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LaVar Ball thinks his wife had a major stroke, which nearly killed her, so she 'can be quiet for a minute'

LaVar Ball said that he thinks his wife had a major stroke — one that nearly killed her — last year so that she can “be quiet for a minute.” (Joshua Blanchard/Getty Images)

LaVar Ball’s wife, Tina, suffered a major stroke in February 2017. Since then, LaVar and the rest of his family have been fairly quiet on her health and recovery process — which is fair, considering the circumstances.

However, in a story from The Washington Post on Thursday, LaVar opened up about his wife’s recovery and their life since the health scare. Tina has regained the ability to walk, though suffers from aphasia, which limits her verbal communication.

Perhaps the thing that stands out the most from the article, though, is why LaVar said Tina had the stroke in the first place — as if it was a choice.

LaVar said that Tina had her stroke — on purpose — so that she “can be quiet for a minute.”

From The Washington Post:

In his suite on this afternoon, during an interview he insists is recorded, LaVar sidesteps questions that would humanize him and offsets the occasional tender moment about his wife — “As long as she can smile, give a kiss and a hug,” he says, “I’m good” — with striking displays of cruelty — “That’s probably why she had the stroke, so she can be quiet for a minute.”

After leaving the hospital and returning home after her stroke, LaVar also said that it was his idea to prohibit her from using a wheelchair in the house.

Though he didn’t do this as a challenge to her to recover faster, but rather that she would be “tearing up our house” by using it inside.

He would often berate her in public, too, once pointing out that she’s “moving like an old-ass lady.”

From The Washington Post:

Rather than slow his gait when they’d go to lunch in Chino Hills, he’d point out she’s “moving like an old-ass lady” because she uses a cane or advise Tina to “put your damn foot forward and walk!”

“Keep moving slow; I’m gonna be inside with the AC blowing,” he now recalls telling her. “[Shoot], I’m not waiting all day for you to walk across the street; you better get to moving.”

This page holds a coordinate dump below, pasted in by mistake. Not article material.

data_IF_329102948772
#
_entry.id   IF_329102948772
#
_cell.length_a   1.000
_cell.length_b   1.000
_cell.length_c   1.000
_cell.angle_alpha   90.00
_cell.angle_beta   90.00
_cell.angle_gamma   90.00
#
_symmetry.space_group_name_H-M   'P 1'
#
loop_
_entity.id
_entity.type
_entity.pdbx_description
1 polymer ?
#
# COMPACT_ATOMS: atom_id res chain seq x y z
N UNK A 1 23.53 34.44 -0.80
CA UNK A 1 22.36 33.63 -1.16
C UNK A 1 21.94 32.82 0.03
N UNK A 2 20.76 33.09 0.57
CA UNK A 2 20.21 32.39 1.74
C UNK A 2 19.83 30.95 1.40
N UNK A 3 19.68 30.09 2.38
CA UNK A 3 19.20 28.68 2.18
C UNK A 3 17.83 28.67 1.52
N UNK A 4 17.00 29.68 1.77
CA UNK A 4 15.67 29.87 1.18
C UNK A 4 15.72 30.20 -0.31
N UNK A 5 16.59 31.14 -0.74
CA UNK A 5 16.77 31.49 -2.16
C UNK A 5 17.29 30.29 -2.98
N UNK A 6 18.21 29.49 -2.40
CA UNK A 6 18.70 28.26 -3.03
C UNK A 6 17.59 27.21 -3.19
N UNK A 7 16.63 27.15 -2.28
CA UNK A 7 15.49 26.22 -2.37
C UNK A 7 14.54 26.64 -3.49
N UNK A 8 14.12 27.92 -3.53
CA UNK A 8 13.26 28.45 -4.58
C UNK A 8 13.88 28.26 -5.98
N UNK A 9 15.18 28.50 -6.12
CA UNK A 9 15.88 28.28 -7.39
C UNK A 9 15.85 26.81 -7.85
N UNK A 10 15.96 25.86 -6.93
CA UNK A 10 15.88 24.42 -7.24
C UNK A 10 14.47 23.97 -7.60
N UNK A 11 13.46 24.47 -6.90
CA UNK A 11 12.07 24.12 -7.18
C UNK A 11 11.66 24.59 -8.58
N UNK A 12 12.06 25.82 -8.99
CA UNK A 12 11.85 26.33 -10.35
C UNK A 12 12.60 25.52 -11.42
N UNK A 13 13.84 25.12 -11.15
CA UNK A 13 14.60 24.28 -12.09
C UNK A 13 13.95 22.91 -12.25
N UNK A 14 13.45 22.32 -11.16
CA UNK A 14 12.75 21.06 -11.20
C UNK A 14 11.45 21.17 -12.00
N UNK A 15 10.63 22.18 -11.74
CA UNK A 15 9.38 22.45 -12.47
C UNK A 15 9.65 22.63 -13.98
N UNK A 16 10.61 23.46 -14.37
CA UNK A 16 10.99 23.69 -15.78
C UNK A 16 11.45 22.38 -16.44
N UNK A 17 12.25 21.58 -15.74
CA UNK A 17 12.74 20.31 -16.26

LaVar will, during a one-hour interview, praise his wife’s fortitude and progress, but more frequently he brags about the harsh things he has told her over the past 15 months. His words draw shocked expressions from strangers, he says, and LaVar’s own mother often leaves the room when he speaks to Tina this way.

He does not apologize for this or much else, and he believes — or says he believes — Lonzo is the first but not the last of his sons to reach the NBA because of two things: LaVar’s unreasonable expectations and God’s plan, which apparently included giving Tina a near-fatal stroke.

“The Lord said: I’m going to tuck her away in this hospital for a minute, LaVar, till you finish doing what you’re doing,” he says, going on to suggest that his wife’s affliction in no way disrupts their pursuit of success and that he never worried about her because, simply, he’s too lucky for his wife to die young.

“She’ll be a little — excuse my language — [messed] up, but she ain’t gonna die,” he says, and with a videographer maneuvering around the suite, it’s difficult to know whether LaVar truly believes what he’s saying or if it’s just good TV.

Tina moved in with her parents over the past several months, too, while LaVar was off watching his sons play professionally in Lithuania, attempting to start his Junior Basketball Association league, filming their Facebook reality show “Ball in the Family,” or a number of other things to promote the Big Baller Brand. They are currently helping her recover, something doctors initially thought would never be possible.

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